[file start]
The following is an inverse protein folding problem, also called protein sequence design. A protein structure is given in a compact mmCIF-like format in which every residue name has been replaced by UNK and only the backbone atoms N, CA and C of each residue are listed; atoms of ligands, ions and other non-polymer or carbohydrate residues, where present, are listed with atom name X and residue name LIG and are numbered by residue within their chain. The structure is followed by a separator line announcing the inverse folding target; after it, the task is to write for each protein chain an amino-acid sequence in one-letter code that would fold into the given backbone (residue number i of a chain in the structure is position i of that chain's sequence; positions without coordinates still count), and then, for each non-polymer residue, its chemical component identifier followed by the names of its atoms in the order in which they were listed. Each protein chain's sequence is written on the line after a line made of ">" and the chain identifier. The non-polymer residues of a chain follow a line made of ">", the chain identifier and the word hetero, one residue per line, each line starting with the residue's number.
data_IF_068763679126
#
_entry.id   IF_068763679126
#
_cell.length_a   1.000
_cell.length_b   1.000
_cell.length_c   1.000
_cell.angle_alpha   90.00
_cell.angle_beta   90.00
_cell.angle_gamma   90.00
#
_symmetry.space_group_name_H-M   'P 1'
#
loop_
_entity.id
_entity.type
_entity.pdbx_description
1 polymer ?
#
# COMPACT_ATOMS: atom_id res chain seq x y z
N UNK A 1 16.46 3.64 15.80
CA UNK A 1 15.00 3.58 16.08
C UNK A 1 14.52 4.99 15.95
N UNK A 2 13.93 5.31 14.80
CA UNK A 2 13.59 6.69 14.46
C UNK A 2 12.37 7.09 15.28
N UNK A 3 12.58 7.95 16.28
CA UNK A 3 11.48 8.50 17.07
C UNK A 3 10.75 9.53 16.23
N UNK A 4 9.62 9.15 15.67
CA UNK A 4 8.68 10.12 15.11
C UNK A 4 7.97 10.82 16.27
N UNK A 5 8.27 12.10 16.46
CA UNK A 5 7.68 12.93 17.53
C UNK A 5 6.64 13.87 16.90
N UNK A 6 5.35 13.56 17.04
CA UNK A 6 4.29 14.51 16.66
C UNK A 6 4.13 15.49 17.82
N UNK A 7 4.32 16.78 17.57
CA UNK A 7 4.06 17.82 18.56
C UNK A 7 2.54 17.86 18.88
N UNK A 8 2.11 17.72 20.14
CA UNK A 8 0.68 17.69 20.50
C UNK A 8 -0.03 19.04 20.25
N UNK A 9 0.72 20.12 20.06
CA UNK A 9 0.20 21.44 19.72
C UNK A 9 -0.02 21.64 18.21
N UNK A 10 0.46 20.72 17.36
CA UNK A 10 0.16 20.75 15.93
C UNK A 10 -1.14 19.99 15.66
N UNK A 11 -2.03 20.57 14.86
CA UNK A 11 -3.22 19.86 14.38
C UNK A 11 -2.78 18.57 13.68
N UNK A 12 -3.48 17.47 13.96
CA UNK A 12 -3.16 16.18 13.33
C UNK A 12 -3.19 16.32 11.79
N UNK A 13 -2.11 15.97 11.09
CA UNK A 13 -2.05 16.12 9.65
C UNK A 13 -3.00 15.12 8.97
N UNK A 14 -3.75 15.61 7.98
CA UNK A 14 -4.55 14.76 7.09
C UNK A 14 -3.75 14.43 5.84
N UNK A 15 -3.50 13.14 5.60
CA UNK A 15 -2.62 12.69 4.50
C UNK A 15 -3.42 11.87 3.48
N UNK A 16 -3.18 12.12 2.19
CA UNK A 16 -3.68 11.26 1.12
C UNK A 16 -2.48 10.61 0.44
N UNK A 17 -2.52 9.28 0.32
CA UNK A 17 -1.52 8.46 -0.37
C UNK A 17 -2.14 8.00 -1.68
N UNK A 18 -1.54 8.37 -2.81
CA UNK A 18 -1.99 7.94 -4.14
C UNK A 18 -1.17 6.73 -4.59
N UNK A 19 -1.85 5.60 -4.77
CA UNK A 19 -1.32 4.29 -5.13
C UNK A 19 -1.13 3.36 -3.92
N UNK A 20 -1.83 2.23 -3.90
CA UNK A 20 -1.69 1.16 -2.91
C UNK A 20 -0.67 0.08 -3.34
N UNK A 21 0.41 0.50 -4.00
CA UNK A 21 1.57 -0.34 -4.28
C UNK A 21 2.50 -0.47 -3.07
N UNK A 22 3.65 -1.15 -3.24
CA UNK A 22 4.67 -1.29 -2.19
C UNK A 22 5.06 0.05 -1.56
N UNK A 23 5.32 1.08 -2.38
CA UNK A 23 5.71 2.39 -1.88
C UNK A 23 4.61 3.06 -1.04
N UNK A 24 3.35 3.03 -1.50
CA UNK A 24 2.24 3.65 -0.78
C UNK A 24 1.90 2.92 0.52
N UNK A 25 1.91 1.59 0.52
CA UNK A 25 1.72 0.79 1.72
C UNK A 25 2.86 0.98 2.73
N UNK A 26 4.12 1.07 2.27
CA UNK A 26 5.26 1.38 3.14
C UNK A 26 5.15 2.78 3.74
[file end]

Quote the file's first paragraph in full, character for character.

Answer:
The following is an inverse protein folding problem, also called protein sequence design. A protein structure is given in a compact mmCIF-like format in which every residue name has been replaced by UNK and only the backbone atoms N, CA and C of each residue are listed; atoms of ligands, ions and other non-polymer or carbohydrate residues, where present, are listed with atom name X and residue name LIG and are numbered by residue within their chain. The structure is followed by a separator line announcing the inverse folding target; after it, the task is to write for each protein chain an amino-acid sequence in one-letter code that would fold into the given backbone (residue number i of a chain in the structure is position i of that chain's sequence; positions without coordinates still count), and then, for each non-polymer residue, its chemical component identifier followed by the names of its atoms in the order in which they were listed. Each protein chain's sequence is written on the line after a line made of ">" and the chain identifier. The non-polymer residues of a chain follow a line made of ">", the chain identifier and the word hetero, one residue per line, each line starting with the residue's number.